Montreal

Isolated by the pandemic, these young moms are now leaning on each other online

Mylene Dionne-Pellerin used to rely on her mother to hold the baby while she took a break or got chores. With the pandemic still raging, that's not an option, but a non-profit group in Châteauguay is offering a helping hand to her and other young mothers.

South Shore organization offers virtual support group for young mothers

Mylene Dionne-Pellerin says she isn't getting the help with her kids that she is used to, but at least she can look forward to meeting virtually other mothers every Thursday. (Chloë Ranaldi/CBC)

Mylene Dionne-Pellerin never pictured raising her two boys cut off from almost everyone during a pandemic.

"You expect to visit people. To show people your babies and expect people to be able to come to your house," said the 23-year-old.

She said COVID-19 means her mother can't even "hold the baby while I rest or do something else."

The public health guidelines have made it hard for young mothers who, in normal times, would be able to turn to loved ones and friends for a helping hand.

So a non-profit organization on Montreal's South Shore has created a virtual space for women like Dionne-Pellerin to gather.

Options Pregnancy Centre, located in Châteauguay, offers free support to young women, men and families as they navigate unplanned pregnancy. The organization provides services such as prenatal education, lactation support and even a boutique that offers free maternity and kids' clothes.

With the pandemic stripping young families of extra help at home, the centre realized it was time to offer a new form of support.

Facing challenges alone

Young moms already face a lot of challenges raising children while balancing school and work, but the pandemic has made it particularly challenging, said Sue McVeigh DiBiaso, a spokesperson for the group.

"We've really offered an opportunity for these girls to just share their days with each other," McVeigh DiBiaso said.

"It might be, 'hey this happened with my little one, I don't know what to do.' And so the girls will all be able to chime in and rally together."

McVeigh DiBiaso said going virtual has also helped bring in more women, who might otherwise have been too shy to join. There are Facebook presentations, regular Zoom meetings and group chats.

Sue McVeigh DiBiaso, a spokesperson for Options, said being a young mom is hard enough, but the pandemic has made it particularly challenging. (Chloë Ranaldi/CBC)

Though much of the organization's services have gone online, the organization is still offering plenty of support both virtually and on site — all for free. Without government funding, the organization relies on donations to maintain its programming.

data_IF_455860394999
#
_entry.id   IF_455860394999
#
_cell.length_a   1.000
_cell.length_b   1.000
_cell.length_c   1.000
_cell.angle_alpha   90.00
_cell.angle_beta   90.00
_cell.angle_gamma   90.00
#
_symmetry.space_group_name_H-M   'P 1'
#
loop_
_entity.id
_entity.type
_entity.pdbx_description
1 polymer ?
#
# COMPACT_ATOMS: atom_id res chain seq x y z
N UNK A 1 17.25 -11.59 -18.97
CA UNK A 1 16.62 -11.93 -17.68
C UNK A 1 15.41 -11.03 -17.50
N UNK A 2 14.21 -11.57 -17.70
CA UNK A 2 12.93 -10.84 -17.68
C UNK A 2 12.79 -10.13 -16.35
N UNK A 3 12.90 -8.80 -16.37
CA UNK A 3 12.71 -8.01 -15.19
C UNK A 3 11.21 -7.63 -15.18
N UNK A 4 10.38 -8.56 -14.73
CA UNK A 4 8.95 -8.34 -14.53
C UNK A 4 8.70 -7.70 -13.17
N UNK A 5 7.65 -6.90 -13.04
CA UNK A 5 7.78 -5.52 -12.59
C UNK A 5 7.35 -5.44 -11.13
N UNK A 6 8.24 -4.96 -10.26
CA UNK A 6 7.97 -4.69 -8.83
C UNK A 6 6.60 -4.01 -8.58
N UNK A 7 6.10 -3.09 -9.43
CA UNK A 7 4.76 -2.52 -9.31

As for Dionne-Pellerin, she is now expecting her third child and says the community group has been a big help.

And she's looking forward to more sessions with the other young mothers, she said. 

"It's a special day," she said. "I wait for Thursday and I get to see my friends even if it is by phone. Not exactly the same, but at least it gets us out of the routine."

Taking comfort in each other

Those new friends include Jessica Labonté, who also has two young boys. Labonté had her first child when she was 16 and now, at 22, she said she misses going to her parents' house for a break.

"I used to go to my mom for help," she said.

"I live in an apartment and we don't really have a yard. So at my mom's house, they have a huge fenced-in yard, and more space. I'd just bring my kids there because I'd be so overwhelmed in my small apartment."

Jessica Labonté had her first when she was 16 and her second at 18. She says the pandemic has forced her to rely on the TV as an activity more often than she'd like. (Chloë Ranaldi/CBC)

She also misses one-on-one interactions. The pandemic has taken a mental toll, she said, and being stuck at home this winter has been tough, as she normally likes to be out, keeping her kids entertained.

"They've been watching a lot of TV," she said with a nervous laugh, admitting it's something she feels guilty about.

She said she has appreciated the activities organized by Options, which has even been bringing bags full of gifts and activities to do with her children. Being virtual is not quite the same as being with people, she said, but it's been nice to share tips, advice and stories.

"We're still able to help each other out," Labonté said. "But we really can't wait for things to open back up again."

based on a report by Chloë Ranaldi

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